Speech Pathology in Melbourne

Frequently Asked Questions

My child has recently started stuttering. What should I do?

Stuttering is a common issue in young children. Many children experience a brief period of stuttering, which then resolves on its own. The onset of stuttering is usually between age 2 and 4 years. If your child has been stuttering for just a few weeks don’t worry. It is safe to wait for a few months to see if the stuttering resolves naturally.

You should make an appointment for a Speech Pathology assessment if:

  • There is a family history of stuttering
  • The stuttering seems to be severe
  • The child is distressed by the stuttering, or avoiding speaking situations
  • One or both parents feel concerned about the stuttering
  • The child has been stuttering for six months or longer
  • The child is stuttering and will soon be going to school

Young children (up to the age of 6 years) respond well to a stuttering treatment program known as the Lidcombe Program. The staff at Speech Results are highly experienced in the assessment and treatment of stuttering. First we assess the child by taking a detailed case history and taking a number of  measurements of the child’s level of stuttering. The parents are also trained to measure the severity of stuttering. The first phase of the treatment program normally involves 3-4 months of weekly appointments in the clinic, with daily home practice provided by the parents. The second phase involves less frequent visits to the clinic to ensure that a high level of fluency is maintained.

If you have more questions about your child stuttering, please contact us.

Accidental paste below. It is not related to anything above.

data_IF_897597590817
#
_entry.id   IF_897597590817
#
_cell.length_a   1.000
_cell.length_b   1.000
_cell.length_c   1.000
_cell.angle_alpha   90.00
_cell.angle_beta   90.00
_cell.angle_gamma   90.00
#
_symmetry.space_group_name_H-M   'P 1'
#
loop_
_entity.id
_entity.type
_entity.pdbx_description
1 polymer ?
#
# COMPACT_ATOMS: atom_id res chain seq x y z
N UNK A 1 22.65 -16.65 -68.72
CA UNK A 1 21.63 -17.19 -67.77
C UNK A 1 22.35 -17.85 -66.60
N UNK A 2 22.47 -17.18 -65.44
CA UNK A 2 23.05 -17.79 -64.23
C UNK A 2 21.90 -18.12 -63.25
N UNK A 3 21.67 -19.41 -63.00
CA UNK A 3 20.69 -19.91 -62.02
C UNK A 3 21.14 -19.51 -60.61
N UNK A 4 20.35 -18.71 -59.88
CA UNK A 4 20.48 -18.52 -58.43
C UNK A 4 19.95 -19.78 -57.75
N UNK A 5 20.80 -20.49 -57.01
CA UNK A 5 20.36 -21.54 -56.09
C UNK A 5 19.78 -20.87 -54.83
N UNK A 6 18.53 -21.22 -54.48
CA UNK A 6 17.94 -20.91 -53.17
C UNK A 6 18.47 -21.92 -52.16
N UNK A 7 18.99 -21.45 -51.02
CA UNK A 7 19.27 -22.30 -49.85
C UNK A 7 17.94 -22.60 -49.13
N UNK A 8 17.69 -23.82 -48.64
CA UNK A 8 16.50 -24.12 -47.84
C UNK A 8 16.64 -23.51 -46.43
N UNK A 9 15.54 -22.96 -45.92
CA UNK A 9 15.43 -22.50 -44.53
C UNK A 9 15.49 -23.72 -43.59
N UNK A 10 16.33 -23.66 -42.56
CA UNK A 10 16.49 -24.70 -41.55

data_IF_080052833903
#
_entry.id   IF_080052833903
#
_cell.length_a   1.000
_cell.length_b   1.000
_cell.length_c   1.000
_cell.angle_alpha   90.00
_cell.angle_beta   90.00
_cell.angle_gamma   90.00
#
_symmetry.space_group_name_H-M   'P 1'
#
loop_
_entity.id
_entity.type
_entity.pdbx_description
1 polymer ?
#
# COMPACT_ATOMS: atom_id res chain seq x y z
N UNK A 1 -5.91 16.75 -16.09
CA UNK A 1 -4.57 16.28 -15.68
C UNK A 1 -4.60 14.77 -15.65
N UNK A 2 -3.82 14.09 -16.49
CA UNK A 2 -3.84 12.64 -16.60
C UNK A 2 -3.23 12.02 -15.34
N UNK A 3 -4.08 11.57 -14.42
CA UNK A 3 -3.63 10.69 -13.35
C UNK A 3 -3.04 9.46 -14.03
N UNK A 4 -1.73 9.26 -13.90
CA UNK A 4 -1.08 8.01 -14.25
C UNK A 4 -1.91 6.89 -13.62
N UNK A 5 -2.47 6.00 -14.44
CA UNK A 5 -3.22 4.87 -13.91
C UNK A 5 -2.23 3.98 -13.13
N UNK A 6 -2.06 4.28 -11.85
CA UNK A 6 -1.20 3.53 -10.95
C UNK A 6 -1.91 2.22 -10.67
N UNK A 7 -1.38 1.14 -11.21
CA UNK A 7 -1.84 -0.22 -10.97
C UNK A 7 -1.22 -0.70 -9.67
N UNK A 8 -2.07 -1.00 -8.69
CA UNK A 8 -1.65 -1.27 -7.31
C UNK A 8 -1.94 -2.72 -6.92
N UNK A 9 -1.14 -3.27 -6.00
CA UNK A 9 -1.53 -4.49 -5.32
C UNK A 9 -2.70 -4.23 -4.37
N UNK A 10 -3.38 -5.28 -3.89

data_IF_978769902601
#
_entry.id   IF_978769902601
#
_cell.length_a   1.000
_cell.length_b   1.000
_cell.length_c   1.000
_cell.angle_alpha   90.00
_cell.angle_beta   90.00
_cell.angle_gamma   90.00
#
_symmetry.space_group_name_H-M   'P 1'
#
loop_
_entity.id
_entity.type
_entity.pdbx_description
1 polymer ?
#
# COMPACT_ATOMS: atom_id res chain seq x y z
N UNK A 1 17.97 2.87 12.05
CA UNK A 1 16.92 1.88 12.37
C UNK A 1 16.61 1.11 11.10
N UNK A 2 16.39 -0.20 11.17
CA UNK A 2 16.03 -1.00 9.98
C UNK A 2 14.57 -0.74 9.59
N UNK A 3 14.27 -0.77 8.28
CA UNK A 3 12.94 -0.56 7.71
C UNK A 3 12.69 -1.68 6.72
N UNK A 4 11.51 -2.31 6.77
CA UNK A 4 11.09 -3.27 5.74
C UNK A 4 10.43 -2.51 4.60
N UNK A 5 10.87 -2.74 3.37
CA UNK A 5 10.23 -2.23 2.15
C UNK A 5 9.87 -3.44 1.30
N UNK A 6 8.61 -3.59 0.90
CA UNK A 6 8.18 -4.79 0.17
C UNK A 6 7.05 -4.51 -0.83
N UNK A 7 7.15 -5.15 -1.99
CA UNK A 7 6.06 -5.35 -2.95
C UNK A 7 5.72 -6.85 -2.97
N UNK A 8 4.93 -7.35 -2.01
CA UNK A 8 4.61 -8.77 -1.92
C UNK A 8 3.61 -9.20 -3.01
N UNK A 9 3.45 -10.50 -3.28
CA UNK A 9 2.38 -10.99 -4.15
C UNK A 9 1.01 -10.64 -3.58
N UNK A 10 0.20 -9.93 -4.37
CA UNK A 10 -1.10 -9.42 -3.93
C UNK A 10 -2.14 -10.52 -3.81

Should I be worried about my child's lisp?

At Speech Results we frequently assess and provide advice for children who have problems articulating the consonant sounds /s/ and /z/. There are two common problems with /s/ sounds: Inter-dental /s/ and Lateral /s/.

Interdental /s/

Speech Pathologists refer to this pattern as inter-dental /s/ because it involves placement of the tongue between the teeth. The effect is a distorted sound which can be similar to the /th/ sound. The problem can be acoustic (inaccurate sound), cosmetic (the child’s tongue is very prominent during speech) or both.  Usually only the /s/ and /z/ sounds are affected, but some children may also have inter-dental productions of the sounds /t, d, n, sh, ch, and j/.

This pattern is quite common in young children, and may resolve without therapy by about 5 years of age. Use of a dummy, or finger / thumb sucking tend to promote a forward tongue pattern, and we recommend that these issues are addressed as soon as possible. Any medical issues such as large tonsils or adenoids also need to be investigated, so that the child is able to breathe through the nose and keep the lips and jaw closed.   

If the inter-dental /s/ does not resolve naturally, therapy will be required. Treatment is very effective in children aged 8 to 10 years, when at least the first 8 adult teeth have appeared. These children often have an associated problem, known as a tongue thrust swallow, or forward swallow which also needs to be treated.

Lateral /s/

The lateral /s/ has a different quality to the inter-dental /s/. It is a slushy and distorted sound which gives the child’s speech an unusual quality. The lateral /s/ is produced when the child directs air down the sides of the mouth instead of centrally along the tongue. Some children respond quickly and easily to treatment, while others may find it more difficult to change this pattern. 


Communication Milestones 

How should my child be communicating at 12 months? 

How many gestures should my child be making at 16 months? 

My child is 18 months. What should I expect? 

How many words should my child have at 2 years? 

I'm not sure if I should be worried about my 3 year old or not. 

What should my 4 year old be able to say and understand? 

My child is 5 years old. Should I be worried about his/her speech? 


What are the early signs of Autism?